For civil servants who take an oath to uphold the Constitution, that document is the supreme symbol of political morality. Constitutional issues are addressed by civil servants every day, whenever a policeman arrests a suspect or members of different branches of government meet. But how well do these individuals really understand the Constitution's application in their jobs?
This book encourages civil servants to reflect on specific constitutional principles and events and learn to apply them to the decisions they make. Twenty seminal articles by a preeminent scholar seek to legitimate public service by grounding its ethics in constitutional practice.
John Rohr stresses that ethical practice demands an immersion in the specifics of our constitutional tradition, and he offers a guide to attaining a greater sense of those constitutional principles that can be translated into action. Along the way he considers such timely issues as financial disclosure, the treatment of civil servants as second-class citizens, and instances of civil servants caught between executive and legislative forces.
Rohr's opening essays demonstrate that responsible use of administrative discretion is the key issue for career civil servants. Subsequent sections examine approaches to training civil servants using constitutional principles; character formation resulting from study of the constitutional tradition; and the ethical choices that are sometimes posed by separation of powers. A final group of chapters shows how a study of other countries' constitutional traditions can deepen an understanding of our own, while a closing essay looks at past issues and future prospects in administrative ethics from the perspective of Rohr's long involvement in the field.
Throughout this insightful collection, Rohr seeks to remind public servants of the nobility of their calling, reinforce their role in articulating public interests against the excesses of private concerns, and encourage managers to make greater use of constitutional language to describe their everyday activities. Although his work focuses on the federal career civil servant, it also offers valuable lessons applicable to state and local civil servants, elected officials, judges, military personnel, and those employed in the nonprofit sector.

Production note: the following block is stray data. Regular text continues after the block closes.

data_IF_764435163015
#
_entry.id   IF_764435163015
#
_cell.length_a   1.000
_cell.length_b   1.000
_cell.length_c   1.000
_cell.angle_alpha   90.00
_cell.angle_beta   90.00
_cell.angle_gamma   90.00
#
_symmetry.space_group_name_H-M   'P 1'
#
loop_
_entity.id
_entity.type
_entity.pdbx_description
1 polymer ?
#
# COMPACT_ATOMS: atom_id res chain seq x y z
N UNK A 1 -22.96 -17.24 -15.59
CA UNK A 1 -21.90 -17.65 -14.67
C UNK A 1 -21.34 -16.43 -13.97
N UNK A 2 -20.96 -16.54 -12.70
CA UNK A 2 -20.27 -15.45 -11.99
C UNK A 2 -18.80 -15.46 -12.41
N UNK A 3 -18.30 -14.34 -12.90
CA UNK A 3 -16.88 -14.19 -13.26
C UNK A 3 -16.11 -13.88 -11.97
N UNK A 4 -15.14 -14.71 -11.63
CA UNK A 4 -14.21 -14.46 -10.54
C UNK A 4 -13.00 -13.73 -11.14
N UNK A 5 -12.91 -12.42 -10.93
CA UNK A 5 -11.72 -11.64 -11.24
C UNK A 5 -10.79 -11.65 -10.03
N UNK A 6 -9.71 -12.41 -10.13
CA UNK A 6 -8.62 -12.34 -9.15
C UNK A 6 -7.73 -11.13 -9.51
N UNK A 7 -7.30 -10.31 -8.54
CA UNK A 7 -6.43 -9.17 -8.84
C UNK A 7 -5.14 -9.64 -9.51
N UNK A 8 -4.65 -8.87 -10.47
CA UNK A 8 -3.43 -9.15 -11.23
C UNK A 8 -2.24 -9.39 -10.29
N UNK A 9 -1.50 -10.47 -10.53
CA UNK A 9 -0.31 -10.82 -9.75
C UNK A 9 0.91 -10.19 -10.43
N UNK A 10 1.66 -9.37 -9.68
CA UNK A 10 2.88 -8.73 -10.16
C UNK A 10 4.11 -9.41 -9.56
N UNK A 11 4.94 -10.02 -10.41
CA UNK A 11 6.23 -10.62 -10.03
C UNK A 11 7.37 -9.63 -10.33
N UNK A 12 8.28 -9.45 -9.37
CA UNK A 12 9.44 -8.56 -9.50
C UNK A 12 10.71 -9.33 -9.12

"This book is a polished ethical gem. . . . It is a thought provoking 'must read' for every individual on a personal ethical journey, whether educator, student, or civil servant."--Review of Public Personnel Administration
"John Rohr is the clearest and strongest voice in the contemporary study of ethics for public service, and Public Service, Ethics, and Constitutional Practice is his finest work. In it Rohr brings together constitutional and legal perspectives on ethics, the place of education and training in professional ethics, and, to top it off, compares American, British, and French perspectives on public service ethics."--H. George Fredrickson, author of The Spirit of Public Administration and editor of Ethics and Public Administration
"John Rohr is widely regarded as one of the preeminent ethics and constitutional scholars in the United States. In this book he continues his lifelong project of encouraging both academicians and practitioners to appreciate the link between ethical behavior and our constitutional tradition. He seeks to create a 'frame of mind' that will guide their decision making--a frame of mind governed by a complex understanding of constitutional principles. The publication of these essays in one volume is a great service to the public administration community."--Larry D. Terry, author of The Leadership of Public Bureaucracies: The Administrator as Conservator
JOHN A. ROHR is professor of public administration
at the Center for Public Administration and Policy at Virginia
Polytechnic Institute. A recipient of the ASPA Distinguished
Research Award, he is the author of six other books, including
Civil Servants and Their Constitutions,
Founding Republics in France and America:
A Study in Constitutional Governance, and To Run a Constitution: The Legitamacy of
the Administrative State.